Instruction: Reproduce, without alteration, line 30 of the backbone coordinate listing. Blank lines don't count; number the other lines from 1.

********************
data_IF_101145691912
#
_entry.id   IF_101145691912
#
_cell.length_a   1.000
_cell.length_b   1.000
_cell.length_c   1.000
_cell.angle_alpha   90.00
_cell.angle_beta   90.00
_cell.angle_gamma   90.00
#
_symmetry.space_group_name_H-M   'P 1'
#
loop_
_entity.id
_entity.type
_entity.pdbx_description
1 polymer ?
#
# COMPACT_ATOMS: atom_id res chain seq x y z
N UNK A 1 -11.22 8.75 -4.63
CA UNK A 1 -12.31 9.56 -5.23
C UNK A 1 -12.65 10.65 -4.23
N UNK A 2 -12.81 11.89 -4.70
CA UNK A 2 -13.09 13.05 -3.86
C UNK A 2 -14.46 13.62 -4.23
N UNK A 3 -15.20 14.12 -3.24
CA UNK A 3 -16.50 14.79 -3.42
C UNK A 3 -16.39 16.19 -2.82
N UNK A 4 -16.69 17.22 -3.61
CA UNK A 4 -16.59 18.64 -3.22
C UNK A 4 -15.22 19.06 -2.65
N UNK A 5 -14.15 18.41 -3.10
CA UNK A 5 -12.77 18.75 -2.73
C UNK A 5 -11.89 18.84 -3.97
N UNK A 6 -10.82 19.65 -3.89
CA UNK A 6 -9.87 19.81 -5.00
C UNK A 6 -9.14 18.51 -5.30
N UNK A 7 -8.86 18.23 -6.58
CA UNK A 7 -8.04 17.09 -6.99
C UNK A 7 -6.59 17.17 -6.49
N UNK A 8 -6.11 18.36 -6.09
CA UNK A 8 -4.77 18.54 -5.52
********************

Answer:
N UNK A 4 -16.69 17.22 -3.61